State must provide due process, says NARSOL’S N.M affiliate LJC

By Robert Nott . . . The question of whether sex offenders must register in New Mexico for crimes they committed in other states is making its way through the courts again.

Eight plaintiffs, each listed as “John Doe,” have filed a petition in U.S. District Court in New Mexico, alleging the state Department of Public Safety and five county sheriffs failed to provide them due process in determining whether their out-of-state offense is “equivalent” to a New Mexico crime that would require them to register in this state.

Albuquerque-based lawyers Susan Burgess-Farrell and Barrett G. Porter, and the nonprofit Liberty and Justice Coalition, filed the lawsuit in late October on behalf of the “John Does” who already have been required to register as sex offenders in New Mexico.

The petition says the sheriffs and the Department of Public Safety, which is responsible for operating and maintaining New Mexico’s sex offender registry, failed to set up a procedural due process to properly review their cases in a timely manner.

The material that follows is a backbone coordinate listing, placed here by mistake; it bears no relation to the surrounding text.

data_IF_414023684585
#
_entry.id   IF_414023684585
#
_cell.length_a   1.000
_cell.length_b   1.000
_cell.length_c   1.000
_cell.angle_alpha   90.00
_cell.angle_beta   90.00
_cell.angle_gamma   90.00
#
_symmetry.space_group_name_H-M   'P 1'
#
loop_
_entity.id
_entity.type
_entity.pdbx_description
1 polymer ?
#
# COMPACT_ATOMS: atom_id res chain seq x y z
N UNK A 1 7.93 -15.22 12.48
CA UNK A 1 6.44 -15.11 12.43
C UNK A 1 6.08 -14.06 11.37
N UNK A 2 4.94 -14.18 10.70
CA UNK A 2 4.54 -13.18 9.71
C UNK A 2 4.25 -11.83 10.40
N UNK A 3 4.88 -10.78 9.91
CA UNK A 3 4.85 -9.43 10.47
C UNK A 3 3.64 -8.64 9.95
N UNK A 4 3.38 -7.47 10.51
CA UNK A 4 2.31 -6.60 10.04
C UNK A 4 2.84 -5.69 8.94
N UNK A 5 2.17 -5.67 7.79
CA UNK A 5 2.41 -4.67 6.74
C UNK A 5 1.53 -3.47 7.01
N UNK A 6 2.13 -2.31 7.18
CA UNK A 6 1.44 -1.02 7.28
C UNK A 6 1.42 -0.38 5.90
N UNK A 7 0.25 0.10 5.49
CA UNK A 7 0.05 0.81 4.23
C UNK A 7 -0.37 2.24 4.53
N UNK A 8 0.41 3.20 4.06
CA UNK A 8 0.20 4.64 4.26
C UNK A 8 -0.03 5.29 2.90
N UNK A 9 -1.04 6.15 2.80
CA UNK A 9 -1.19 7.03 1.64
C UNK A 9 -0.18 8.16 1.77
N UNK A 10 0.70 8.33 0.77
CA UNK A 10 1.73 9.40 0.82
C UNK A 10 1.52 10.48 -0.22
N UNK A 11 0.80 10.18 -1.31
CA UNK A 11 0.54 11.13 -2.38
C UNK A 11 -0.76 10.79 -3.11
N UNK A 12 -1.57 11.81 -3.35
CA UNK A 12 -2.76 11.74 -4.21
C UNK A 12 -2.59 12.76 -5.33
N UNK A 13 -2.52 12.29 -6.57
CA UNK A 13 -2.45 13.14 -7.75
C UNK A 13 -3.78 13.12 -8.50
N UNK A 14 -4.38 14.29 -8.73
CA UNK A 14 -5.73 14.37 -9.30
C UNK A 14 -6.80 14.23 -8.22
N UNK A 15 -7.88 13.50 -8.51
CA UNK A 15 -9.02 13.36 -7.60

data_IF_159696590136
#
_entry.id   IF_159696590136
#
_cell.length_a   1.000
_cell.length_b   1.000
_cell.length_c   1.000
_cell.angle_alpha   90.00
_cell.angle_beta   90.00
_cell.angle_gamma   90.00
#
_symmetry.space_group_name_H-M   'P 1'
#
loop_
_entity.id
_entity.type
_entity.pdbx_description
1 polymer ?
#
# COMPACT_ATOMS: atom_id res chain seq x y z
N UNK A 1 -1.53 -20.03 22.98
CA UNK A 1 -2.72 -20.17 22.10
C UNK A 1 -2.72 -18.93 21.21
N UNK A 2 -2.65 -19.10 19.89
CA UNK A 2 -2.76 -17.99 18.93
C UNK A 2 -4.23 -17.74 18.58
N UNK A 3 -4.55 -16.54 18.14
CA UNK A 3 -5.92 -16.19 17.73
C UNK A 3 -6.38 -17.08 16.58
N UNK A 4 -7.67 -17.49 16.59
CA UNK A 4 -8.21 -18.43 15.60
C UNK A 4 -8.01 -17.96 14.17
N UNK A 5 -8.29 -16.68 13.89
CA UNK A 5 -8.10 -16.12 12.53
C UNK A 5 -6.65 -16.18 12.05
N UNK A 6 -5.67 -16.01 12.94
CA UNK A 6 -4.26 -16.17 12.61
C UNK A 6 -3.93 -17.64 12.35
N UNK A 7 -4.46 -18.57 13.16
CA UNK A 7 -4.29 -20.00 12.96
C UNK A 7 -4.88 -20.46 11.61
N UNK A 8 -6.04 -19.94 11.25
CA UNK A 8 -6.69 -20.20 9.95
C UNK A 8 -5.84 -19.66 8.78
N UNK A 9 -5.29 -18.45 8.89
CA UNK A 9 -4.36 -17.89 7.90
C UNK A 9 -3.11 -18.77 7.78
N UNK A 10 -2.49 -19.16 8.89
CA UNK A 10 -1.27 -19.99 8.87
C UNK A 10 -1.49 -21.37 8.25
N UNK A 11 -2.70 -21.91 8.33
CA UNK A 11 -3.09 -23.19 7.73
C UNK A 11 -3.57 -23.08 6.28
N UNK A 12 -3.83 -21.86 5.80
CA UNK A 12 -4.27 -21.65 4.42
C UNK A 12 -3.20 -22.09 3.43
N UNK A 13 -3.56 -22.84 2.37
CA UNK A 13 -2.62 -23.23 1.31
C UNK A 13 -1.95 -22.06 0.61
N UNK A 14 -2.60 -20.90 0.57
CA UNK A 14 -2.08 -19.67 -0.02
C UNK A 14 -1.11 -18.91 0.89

“No notice,” the petition says. “No right to discover the evidence relied upon. No hearing in which to present evidence. No neutral decision maker. No mechanism for appealing the decision.”

Several of the plaintiffs have been waiting for a determination on a “translation” list for “several years,” the court document says. Meanwhile, they risk loss of job and housing opportunities, damage to their reputation and must report to the local sheriff every 90 days, according to the petition. Offenders are also subject to online publication of their crimes.

Under New Mexico law, a person convicted of any of 12 sex offenses or who is convicted of an “equivalent” offense must register with the sheriff of the county in which the offender lives. Failing to register is a fourth-degree felony in New Mexico, which can lead to an 18-month prison sentence.

Ashley Reymore-Cloud, a lawyer for the nonprofit Liberty and Justice Coalition, said this lawsuit is not the first to address state issues with “translation of equivalent crimes” for out-of-state sex offenders.

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